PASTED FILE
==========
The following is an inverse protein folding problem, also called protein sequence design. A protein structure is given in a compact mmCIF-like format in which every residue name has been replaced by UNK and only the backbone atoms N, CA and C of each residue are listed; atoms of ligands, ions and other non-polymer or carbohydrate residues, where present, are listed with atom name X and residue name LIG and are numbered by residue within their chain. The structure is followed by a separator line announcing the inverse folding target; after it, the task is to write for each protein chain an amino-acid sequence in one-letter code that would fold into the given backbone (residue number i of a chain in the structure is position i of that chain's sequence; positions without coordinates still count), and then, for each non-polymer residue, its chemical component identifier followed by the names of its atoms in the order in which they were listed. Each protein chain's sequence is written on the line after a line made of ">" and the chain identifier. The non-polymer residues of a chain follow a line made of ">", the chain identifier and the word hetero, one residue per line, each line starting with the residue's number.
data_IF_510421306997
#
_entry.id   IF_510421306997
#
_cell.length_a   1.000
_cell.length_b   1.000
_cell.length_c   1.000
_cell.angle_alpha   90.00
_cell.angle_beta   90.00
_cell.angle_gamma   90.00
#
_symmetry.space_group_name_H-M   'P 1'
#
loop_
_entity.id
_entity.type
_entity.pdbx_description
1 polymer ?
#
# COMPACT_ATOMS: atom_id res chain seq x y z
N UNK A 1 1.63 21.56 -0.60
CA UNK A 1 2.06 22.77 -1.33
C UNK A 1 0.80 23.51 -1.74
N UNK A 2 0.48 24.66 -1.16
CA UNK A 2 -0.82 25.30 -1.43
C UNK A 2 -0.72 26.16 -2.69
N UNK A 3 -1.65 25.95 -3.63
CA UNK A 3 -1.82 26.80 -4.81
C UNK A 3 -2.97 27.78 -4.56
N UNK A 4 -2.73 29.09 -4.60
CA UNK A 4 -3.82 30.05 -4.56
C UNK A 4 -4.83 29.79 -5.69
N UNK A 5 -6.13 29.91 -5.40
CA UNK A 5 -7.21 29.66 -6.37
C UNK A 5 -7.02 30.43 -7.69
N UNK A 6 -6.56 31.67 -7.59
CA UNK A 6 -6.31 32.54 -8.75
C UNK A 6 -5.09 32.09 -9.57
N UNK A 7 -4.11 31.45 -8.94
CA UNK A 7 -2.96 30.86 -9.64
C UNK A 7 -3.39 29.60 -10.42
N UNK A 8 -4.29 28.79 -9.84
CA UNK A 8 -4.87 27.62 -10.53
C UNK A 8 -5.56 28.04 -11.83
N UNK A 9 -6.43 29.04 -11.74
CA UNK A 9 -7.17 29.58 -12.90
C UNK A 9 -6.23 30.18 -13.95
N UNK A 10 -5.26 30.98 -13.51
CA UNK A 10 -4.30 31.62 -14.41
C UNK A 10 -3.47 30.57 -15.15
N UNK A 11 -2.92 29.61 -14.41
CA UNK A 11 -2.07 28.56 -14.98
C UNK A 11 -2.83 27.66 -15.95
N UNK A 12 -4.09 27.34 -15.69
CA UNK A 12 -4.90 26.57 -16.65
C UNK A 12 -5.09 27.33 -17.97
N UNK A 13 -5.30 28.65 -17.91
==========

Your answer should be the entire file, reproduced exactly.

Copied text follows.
The following is an inverse protein folding problem, also called protein sequence design. A protein structure is given in a compact mmCIF-like format in which every residue name has been replaced by UNK and only the backbone atoms N, CA and C of each residue are listed; atoms of ligands, ions and other non-polymer or carbohydrate residues, where present, are listed with atom name X and residue name LIG and are numbered by residue within their chain. The structure is followed by a separator line announcing the inverse folding target; after it, the task is to write for each protein chain an amino-acid sequence in one-letter code that would fold into the given backbone (residue number i of a chain in the structure is position i of that chain's sequence; positions without coordinates still count), and then, for each non-polymer residue, its chemical component identifier followed by the names of its atoms in the order in which they were listed. Each protein chain's sequence is written on the line after a line made of ">" and the chain identifier. The non-polymer residues of a chain follow a line made of ">", the chain identifier and the word hetero, one residue per line, each line starting with the residue's number.
data_IF_510421306997
#
_entry.id   IF_510421306997
#
_cell.length_a   1.000
_cell.length_b   1.000
_cell.length_c   1.000
_cell.angle_alpha   90.00
_cell.angle_beta   90.00
_cell.angle_gamma   90.00
#
_symmetry.space_group_name_H-M   'P 1'
#
loop_
_entity.id
_entity.type
_entity.pdbx_description
1 polymer ?
#
# COMPACT_ATOMS: atom_id res chain seq x y z
N UNK A 1 1.63 21.56 -0.60
CA UNK A 1 2.06 22.77 -1.33
C UNK A 1 0.80 23.51 -1.74
N UNK A 2 0.48 24.66 -1.16
CA UNK A 2 -0.82 25.30 -1.43
C UNK A 2 -0.72 26.16 -2.69
N UNK A 3 -1.65 25.95 -3.63
CA UNK A 3 -1.82 26.80 -4.81
C UNK A 3 -2.97 27.78 -4.56
N UNK A 4 -2.73 29.09 -4.60
CA UNK A 4 -3.82 30.05 -4.56
C UNK A 4 -4.83 29.79 -5.69
N UNK A 5 -6.13 29.91 -5.40
CA UNK A 5 -7.21 29.66 -6.37
C UNK A 5 -7.02 30.43 -7.69
N UNK A 6 -6.56 31.67 -7.59
CA UNK A 6 -6.31 32.54 -8.75
C UNK A 6 -5.09 32.09 -9.57
N UNK A 7 -4.11 31.45 -8.94
CA UNK A 7 -2.96 30.86 -9.64
C UNK A 7 -3.39 29.60 -10.42
N UNK A 8 -4.29 28.79 -9.84
CA UNK A 8 -4.87 27.62 -10.53
C UNK A 8 -5.56 28.04 -11.83
N UNK A 9 -6.43 29.04 -11.74
CA UNK A 9 -7.17 29.58 -12.90
C UNK A 9 -6.23 30.18 -13.95
N UNK A 10 -5.26 30.98 -13.51
CA UNK A 10 -4.30 31.62 -14.41
C UNK A 10 -3.47 30.57 -15.15
N UNK A 11 -2.92 29.61 -14.41
CA UNK A 11 -2.07 28.56 -14.98
C UNK A 11 -2.83 27.66 -15.95
N UNK A 12 -4.09 27.34 -15.69
CA UNK A 12 -4.90 26.57 -16.65
C UNK A 12 -5.09 27.33 -17.97
N UNK A 13 -5.30 28.65 -17.91